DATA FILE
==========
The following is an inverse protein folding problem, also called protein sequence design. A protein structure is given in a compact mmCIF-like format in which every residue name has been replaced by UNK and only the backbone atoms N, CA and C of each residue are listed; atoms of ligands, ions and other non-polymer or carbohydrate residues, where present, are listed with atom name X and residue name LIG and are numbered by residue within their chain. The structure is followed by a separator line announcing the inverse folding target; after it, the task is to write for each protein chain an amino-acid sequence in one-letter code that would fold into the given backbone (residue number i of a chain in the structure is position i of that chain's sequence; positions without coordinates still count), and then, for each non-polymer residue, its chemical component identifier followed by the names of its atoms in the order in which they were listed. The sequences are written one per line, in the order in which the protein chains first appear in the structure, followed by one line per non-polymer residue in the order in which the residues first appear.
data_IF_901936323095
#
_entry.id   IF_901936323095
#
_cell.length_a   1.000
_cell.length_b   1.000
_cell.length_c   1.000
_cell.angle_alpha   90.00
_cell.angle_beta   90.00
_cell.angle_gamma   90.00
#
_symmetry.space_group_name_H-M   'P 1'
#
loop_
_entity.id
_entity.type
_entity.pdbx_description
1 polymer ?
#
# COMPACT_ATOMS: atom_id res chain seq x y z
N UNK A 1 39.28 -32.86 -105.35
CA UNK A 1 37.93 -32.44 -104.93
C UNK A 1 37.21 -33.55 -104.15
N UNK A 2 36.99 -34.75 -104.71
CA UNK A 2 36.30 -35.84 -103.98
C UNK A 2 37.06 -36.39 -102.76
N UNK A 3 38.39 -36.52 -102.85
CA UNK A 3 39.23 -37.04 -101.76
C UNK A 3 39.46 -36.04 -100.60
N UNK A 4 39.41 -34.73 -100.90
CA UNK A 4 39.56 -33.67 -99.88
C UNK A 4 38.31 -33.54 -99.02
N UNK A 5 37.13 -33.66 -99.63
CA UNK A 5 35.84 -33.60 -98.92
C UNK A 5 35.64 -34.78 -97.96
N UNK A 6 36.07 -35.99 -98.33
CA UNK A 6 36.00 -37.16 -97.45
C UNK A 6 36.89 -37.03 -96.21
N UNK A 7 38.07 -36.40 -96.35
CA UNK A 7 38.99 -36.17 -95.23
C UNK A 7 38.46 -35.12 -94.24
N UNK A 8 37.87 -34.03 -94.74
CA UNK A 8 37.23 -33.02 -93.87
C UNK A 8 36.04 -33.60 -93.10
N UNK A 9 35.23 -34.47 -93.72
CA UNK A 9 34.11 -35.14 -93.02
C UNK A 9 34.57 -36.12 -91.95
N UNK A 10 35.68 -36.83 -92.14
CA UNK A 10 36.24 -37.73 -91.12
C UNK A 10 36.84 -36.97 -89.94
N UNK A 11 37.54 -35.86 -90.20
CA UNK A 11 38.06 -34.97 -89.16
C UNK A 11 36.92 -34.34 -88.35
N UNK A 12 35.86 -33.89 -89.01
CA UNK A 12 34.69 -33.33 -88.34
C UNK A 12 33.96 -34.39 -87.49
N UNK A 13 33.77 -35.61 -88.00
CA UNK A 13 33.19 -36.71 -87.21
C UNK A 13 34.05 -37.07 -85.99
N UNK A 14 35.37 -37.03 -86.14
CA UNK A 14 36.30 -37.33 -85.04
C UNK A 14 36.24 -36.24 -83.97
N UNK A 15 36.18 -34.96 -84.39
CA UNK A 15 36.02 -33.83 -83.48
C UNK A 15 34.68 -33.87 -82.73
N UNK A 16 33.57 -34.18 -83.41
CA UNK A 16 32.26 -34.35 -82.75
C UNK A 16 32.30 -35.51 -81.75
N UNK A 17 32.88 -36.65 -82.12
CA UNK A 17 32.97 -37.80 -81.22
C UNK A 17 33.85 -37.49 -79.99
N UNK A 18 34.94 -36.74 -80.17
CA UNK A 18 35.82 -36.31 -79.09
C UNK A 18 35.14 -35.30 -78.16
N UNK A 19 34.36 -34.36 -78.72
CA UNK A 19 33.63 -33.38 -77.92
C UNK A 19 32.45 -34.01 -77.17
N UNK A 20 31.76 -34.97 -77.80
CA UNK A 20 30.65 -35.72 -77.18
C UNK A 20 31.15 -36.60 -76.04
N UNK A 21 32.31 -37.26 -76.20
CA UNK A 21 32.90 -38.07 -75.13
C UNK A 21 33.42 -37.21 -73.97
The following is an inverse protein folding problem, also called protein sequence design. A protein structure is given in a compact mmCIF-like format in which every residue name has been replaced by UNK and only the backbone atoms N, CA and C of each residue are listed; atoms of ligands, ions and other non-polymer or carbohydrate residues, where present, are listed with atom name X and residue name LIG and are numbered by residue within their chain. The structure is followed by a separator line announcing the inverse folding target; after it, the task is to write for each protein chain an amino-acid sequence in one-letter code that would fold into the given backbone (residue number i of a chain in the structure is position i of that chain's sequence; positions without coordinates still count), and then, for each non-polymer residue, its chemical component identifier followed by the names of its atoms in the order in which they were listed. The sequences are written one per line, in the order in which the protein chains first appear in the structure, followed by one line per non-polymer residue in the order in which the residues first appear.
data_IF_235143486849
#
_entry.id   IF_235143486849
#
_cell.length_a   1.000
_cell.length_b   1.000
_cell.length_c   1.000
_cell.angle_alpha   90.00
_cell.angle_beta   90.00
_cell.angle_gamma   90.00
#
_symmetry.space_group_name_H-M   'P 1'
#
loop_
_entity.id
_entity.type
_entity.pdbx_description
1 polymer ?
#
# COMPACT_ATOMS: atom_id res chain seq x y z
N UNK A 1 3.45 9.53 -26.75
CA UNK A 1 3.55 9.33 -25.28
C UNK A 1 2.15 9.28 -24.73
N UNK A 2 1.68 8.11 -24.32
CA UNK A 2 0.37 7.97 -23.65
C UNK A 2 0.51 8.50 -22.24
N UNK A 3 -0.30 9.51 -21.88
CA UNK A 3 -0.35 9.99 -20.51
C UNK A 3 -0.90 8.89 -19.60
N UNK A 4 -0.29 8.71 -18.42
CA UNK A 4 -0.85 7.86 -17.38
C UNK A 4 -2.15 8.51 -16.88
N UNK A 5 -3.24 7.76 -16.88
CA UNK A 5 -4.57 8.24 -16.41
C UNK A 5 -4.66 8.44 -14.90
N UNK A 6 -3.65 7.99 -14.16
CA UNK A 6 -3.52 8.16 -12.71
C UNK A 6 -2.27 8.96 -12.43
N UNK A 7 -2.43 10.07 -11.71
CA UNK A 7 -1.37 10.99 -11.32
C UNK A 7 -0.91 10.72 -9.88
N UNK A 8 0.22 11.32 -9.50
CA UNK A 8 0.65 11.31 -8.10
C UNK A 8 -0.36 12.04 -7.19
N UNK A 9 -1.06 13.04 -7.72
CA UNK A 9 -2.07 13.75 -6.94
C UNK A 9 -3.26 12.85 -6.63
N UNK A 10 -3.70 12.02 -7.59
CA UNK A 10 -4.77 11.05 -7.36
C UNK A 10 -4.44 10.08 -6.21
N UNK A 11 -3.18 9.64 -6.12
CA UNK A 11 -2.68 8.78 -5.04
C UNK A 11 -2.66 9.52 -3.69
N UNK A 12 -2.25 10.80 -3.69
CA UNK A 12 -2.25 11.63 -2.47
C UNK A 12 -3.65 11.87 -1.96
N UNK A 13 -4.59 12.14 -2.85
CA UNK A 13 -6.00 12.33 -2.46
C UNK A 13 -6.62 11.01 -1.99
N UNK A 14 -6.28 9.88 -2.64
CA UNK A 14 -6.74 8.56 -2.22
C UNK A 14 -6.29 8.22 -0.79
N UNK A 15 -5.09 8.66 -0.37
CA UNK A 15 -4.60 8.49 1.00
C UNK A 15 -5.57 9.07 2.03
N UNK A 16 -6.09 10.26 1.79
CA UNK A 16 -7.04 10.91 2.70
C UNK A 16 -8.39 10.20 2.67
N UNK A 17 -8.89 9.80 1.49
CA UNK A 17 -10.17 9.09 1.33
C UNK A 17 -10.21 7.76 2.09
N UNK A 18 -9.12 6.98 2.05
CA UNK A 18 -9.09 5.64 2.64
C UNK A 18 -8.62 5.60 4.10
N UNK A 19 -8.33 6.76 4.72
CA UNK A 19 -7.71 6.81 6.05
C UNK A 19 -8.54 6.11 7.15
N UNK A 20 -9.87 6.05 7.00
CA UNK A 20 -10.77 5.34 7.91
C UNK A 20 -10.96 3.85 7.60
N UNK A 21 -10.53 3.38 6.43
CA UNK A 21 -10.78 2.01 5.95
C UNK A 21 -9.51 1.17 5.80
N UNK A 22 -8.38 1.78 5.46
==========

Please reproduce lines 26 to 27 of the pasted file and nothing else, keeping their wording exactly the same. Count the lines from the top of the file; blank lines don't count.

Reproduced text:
CA UNK A 2 36.30 -35.84 -103.98
C UNK A 2 37.06 -36.39 -102.76